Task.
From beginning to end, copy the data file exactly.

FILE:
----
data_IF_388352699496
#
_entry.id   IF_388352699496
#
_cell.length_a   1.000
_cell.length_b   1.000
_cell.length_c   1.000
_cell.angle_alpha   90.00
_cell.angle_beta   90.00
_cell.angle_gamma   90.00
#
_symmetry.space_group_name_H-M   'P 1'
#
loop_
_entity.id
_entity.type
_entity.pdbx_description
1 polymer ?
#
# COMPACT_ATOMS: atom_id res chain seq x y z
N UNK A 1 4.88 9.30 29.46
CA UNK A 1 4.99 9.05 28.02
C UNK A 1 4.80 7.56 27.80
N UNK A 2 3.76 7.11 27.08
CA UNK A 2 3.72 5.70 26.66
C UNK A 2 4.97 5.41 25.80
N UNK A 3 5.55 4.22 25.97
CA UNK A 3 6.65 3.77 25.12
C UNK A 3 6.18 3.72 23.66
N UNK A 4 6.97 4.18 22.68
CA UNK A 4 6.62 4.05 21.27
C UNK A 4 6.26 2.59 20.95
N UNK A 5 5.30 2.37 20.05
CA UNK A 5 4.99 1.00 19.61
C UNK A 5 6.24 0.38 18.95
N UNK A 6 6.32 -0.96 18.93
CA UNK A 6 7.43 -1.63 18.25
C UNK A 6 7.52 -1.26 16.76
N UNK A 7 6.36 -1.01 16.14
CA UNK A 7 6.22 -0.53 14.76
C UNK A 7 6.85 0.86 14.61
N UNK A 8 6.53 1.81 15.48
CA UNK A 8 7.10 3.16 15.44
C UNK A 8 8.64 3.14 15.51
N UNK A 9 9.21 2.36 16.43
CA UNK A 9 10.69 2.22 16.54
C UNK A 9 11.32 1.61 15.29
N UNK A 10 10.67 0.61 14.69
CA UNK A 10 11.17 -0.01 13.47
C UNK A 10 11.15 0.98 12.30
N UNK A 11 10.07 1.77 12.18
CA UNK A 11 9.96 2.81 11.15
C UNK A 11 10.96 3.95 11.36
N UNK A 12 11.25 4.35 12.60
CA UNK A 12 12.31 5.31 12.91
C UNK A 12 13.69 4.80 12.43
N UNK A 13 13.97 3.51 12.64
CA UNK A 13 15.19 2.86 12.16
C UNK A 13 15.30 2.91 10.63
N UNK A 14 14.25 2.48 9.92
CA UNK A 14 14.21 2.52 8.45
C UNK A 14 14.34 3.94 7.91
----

data_IF_388352699496
#
_entry.id   IF_388352699496
#
_cell.length_a   1.000
_cell.length_b   1.000
_cell.length_c   1.000
_cell.angle_alpha   90.00
_cell.angle_beta   90.00
_cell.angle_gamma   90.00
#
_symmetry.space_group_name_H-M   'P 1'
#
loop_
_entity.id
_entity.type
_entity.pdbx_description
1 polymer ?
#
# COMPACT_ATOMS: atom_id res chain seq x y z
N UNK A 1 4.88 9.30 29.46
CA UNK A 1 4.99 9.05 28.02
C UNK A 1 4.80 7.56 27.80
N UNK A 2 3.76 7.11 27.08
CA UNK A 2 3.72 5.70 26.66
C UNK A 2 4.97 5.41 25.80
N UNK A 3 5.55 4.22 25.97
CA UNK A 3 6.65 3.77 25.12
C UNK A 3 6.18 3.72 23.66
N UNK A 4 6.97 4.18 22.68
CA UNK A 4 6.62 4.05 21.27
C UNK A 4 6.26 2.59 20.95
N UNK A 5 5.30 2.37 20.05
CA UNK A 5 4.99 1.00 19.61
C UNK A 5 6.24 0.38 18.95
N UNK A 6 6.32 -0.96 18.93
CA UNK A 6 7.43 -1.63 18.25
C UNK A 6 7.52 -1.26 16.76
N UNK A 7 6.36 -1.01 16.14
CA UNK A 7 6.22 -0.53 14.76
C UNK A 7 6.85 0.86 14.61
N UNK A 8 6.53 1.81 15.48
CA UNK A 8 7.10 3.16 15.44
C UNK A 8 8.64 3.14 15.51
N UNK A 9 9.21 2.36 16.43
CA UNK A 9 10.69 2.22 16.54
C UNK A 9 11.32 1.61 15.29
N UNK A 10 10.67 0.61 14.69
CA UNK A 10 11.17 -0.01 13.47
C UNK A 10 11.15 0.98 12.30
N UNK A 11 10.07 1.77 12.18
CA UNK A 11 9.96 2.81 11.15
C UNK A 11 10.96 3.95 11.36
N UNK A 12 11.25 4.35 12.60
CA UNK A 12 12.31 5.31 12.91
C UNK A 12 13.69 4.80 12.43
N UNK A 13 13.97 3.51 12.64
CA UNK A 13 15.19 2.86 12.16
C UNK A 13 15.30 2.91 10.63
N UNK A 14 14.25 2.48 9.92
CA UNK A 14 14.21 2.52 8.45
C UNK A 14 14.34 3.94 7.91